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Topic B3: Communicating Online - Additional Resources

Below are online resources which may help you in preparation. Take a moment to visit each. If you find a resource particularly helpful, remember to bookmark that page to make it easier to return to it at a later time.


Teaching Online

William A. Draves, (2000) Lern Books, River Falls, Wisconsin.

Standards for Online Communication.

Hackos, Joann T . et al. (2000) Houghton and Mifflin, Boston, MA.

One Hundred and Forty Seven Tips for Teaching Online Groups

Hanna, Donald E. et al. (2000) Atwood Publishing. Madison, Wisconsin.

Teaching Online: A Practical Guide.

Ko, Susan and Rossen, Steven. (2001) Houghton and Mifflin, Boston, MA.

“Online Teaching: Encouraging Collaboration through Anonymity.”

Andrea Chester and Gillian Gwynne. Journal for Computer-Mediated Communication. December 1998.

The article discusses the benefit and uses of anonymity and alias in education. It is especially useful for online instructors who grapple with the choice of allowing or not allowing students to post anonymously in the Discussion Board.

“Virtual Classroom Technologies for Distance Education: The Case for On-line Synchronous Delivery”

Barry Ellis. Distance Education Technology and Consulting October 1997.

Dr. Ellis makes the case for synchronous delivery method, which “closely matches what we consider the traditional classroom model.” Various uses of synchronous, Internet based communication are discussed.

“Communicating Care in Online Courses: Rhetorical Strategies for Meeting Expressed Student Confusion and Frustration with Online Instruction”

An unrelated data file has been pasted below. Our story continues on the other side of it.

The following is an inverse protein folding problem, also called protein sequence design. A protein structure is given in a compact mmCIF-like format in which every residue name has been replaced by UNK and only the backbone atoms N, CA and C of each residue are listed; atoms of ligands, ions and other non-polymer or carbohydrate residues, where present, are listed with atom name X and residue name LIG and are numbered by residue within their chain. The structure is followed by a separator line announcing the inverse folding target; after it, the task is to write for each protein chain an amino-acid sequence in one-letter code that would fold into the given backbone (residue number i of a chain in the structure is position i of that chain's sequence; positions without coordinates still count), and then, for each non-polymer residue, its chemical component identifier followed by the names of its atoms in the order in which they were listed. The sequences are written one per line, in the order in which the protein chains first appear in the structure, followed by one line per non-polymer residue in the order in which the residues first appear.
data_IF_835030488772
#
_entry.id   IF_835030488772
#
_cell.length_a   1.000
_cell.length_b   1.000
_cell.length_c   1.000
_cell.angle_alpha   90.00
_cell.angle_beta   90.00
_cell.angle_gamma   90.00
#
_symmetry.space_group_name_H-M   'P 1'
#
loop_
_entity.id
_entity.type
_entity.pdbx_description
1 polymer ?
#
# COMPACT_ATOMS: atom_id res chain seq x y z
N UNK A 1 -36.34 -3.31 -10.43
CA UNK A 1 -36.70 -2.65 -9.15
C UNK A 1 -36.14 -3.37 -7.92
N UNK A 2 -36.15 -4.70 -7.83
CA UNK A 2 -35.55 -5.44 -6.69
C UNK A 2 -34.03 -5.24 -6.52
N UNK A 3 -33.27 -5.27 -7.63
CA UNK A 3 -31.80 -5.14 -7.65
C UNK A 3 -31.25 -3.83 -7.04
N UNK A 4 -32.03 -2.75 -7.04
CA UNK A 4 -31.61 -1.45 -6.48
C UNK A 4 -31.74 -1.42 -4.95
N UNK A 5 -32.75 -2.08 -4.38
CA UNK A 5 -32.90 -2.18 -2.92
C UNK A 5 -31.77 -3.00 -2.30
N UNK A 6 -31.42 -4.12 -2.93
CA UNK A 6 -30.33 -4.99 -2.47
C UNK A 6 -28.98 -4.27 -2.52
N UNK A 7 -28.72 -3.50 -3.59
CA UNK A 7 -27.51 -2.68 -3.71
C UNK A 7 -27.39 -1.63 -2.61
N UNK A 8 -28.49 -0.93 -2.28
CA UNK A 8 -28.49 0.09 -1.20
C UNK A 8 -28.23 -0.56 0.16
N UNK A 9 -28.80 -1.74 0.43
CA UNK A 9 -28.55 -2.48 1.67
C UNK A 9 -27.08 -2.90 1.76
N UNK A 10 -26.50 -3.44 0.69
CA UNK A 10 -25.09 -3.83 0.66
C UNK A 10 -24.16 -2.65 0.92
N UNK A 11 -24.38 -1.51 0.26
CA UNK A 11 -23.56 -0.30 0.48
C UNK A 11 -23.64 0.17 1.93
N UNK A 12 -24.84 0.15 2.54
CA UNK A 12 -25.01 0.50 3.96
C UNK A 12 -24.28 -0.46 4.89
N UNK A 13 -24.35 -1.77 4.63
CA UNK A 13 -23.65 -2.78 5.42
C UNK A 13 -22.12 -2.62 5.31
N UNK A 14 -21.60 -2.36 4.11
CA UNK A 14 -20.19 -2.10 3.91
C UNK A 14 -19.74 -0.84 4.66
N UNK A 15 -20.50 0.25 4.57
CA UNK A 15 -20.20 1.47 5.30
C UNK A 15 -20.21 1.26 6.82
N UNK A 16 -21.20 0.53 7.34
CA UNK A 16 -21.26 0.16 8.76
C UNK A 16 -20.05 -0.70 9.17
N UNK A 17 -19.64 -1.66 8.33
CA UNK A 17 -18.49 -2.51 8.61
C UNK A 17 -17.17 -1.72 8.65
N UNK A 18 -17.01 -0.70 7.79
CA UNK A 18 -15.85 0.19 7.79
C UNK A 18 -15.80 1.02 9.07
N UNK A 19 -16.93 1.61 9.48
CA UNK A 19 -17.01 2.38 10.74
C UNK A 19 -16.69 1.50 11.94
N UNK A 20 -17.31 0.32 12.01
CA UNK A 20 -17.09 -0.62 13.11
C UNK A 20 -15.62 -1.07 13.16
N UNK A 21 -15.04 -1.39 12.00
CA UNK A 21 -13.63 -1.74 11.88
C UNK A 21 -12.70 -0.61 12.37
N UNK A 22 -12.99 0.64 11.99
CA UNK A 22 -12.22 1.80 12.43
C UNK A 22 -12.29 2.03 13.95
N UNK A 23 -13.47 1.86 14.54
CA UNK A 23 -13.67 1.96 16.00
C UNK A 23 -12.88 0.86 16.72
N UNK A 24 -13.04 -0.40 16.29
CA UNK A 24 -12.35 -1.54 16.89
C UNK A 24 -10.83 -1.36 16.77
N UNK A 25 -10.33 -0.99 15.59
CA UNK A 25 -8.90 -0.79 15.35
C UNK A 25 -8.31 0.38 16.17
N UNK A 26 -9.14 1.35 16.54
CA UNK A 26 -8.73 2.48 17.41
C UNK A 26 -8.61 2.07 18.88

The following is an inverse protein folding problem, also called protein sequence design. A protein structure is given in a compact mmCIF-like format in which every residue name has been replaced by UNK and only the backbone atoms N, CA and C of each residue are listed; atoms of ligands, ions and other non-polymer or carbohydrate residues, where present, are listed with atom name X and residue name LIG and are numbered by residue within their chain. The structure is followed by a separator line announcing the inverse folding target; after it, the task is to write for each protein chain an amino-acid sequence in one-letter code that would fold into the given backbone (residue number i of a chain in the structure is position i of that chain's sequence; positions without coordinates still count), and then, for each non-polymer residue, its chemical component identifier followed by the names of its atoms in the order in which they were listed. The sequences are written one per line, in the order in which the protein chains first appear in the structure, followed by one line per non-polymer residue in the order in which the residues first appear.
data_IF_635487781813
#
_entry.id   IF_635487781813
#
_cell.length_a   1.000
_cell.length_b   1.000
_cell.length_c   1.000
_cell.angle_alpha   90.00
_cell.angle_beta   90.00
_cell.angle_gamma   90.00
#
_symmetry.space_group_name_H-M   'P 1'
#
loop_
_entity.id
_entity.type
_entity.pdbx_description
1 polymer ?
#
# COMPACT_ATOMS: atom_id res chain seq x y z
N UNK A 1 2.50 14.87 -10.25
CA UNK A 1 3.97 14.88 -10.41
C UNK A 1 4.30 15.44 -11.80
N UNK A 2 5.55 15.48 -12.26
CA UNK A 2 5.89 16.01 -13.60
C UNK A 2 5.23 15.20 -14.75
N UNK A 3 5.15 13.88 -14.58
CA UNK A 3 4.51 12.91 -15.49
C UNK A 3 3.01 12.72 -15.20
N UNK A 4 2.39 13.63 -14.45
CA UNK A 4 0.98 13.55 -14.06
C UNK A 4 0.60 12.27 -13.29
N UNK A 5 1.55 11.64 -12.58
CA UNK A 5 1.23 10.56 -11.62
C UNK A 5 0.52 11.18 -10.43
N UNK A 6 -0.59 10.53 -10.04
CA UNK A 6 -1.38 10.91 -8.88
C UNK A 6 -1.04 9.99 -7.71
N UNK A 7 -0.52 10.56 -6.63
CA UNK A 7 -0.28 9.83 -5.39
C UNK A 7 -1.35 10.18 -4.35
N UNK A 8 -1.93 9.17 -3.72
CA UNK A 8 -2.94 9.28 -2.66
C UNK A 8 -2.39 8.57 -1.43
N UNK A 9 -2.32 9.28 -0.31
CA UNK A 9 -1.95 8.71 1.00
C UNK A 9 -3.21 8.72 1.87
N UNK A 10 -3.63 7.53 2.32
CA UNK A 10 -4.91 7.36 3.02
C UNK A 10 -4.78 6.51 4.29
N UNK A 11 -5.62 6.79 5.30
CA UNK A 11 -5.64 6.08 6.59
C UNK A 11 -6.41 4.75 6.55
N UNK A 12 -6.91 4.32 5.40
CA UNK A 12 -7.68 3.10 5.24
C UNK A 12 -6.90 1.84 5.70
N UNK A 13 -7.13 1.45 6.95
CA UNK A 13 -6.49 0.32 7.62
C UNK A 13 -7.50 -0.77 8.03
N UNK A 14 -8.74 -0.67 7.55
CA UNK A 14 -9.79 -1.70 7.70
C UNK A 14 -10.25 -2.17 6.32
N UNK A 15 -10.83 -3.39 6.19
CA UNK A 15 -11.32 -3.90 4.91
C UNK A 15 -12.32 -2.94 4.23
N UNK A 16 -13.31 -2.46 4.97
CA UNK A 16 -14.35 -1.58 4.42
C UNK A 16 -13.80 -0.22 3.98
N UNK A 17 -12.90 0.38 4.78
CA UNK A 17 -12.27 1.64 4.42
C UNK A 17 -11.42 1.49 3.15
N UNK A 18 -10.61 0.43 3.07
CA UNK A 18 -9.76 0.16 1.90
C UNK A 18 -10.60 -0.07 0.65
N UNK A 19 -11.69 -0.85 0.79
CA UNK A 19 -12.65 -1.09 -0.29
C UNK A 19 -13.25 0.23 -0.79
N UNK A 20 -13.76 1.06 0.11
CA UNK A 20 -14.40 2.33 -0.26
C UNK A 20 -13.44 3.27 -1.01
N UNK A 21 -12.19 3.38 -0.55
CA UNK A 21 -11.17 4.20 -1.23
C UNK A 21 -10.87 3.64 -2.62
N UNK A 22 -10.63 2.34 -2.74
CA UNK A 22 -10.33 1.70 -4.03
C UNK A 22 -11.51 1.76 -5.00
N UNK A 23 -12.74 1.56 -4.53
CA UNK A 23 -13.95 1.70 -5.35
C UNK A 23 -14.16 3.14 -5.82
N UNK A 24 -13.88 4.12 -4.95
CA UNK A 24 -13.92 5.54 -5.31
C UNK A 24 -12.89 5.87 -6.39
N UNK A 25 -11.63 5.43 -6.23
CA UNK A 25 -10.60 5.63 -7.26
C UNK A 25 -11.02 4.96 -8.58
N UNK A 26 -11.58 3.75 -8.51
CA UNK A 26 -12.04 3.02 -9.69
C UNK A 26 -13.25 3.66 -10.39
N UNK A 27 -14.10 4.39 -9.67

Daniel Gross and Vicki Burford. TCC 2000 A Virtual Odyssey.

The article’s title is self-explanatory.

“Visualizing Conversation”

Judith Donath, Karrie Karahalios and Fernanda Viégas,Journal for Computer-Mediated Communication. June 1999.

Find out how graphical interfaces are now designed to render a visual read of the social interaction patterns, “such as bursts of activity, the arrival of new members, or the evolution of conversational topics.

”Netiquette Home Page. 1999.

Report of the University of Illinois Teaching at an Internet Distance Seminar December, 1999.

This well written article touches on all pertinent areas of online education; especially interesting is the part on Online Pedagogy.

“Strategies for Teaching at a Distance”

From University of Idaho, this is site titled, December, 2000.

Offering a pragmatic approach to online teaching, this site includes good advice for present and future distance educators. Two notable chapters are “Meeting Students’ Needs” and “Improving Interaction and Feedback.”

“On-Line Forums [1]: New Platforms for Professional Development and Group Collaboration”

Terry Anderson and Heather Kanuka. Journal for Computer-Mediated Communication December, 1997.

This research study compares surveys’ conclusion with preconceived perceptions of Discussion Forums. It offers a good analysis of asynchronous communication.

“Dispatches From Distance Education, Where Class Is Always in Session”

Young, Jeffrey. The Chronicle of Higher Education March 2000.

This is a case study of students’ experience with online education. Particularly interesting is their assessment of online communication.


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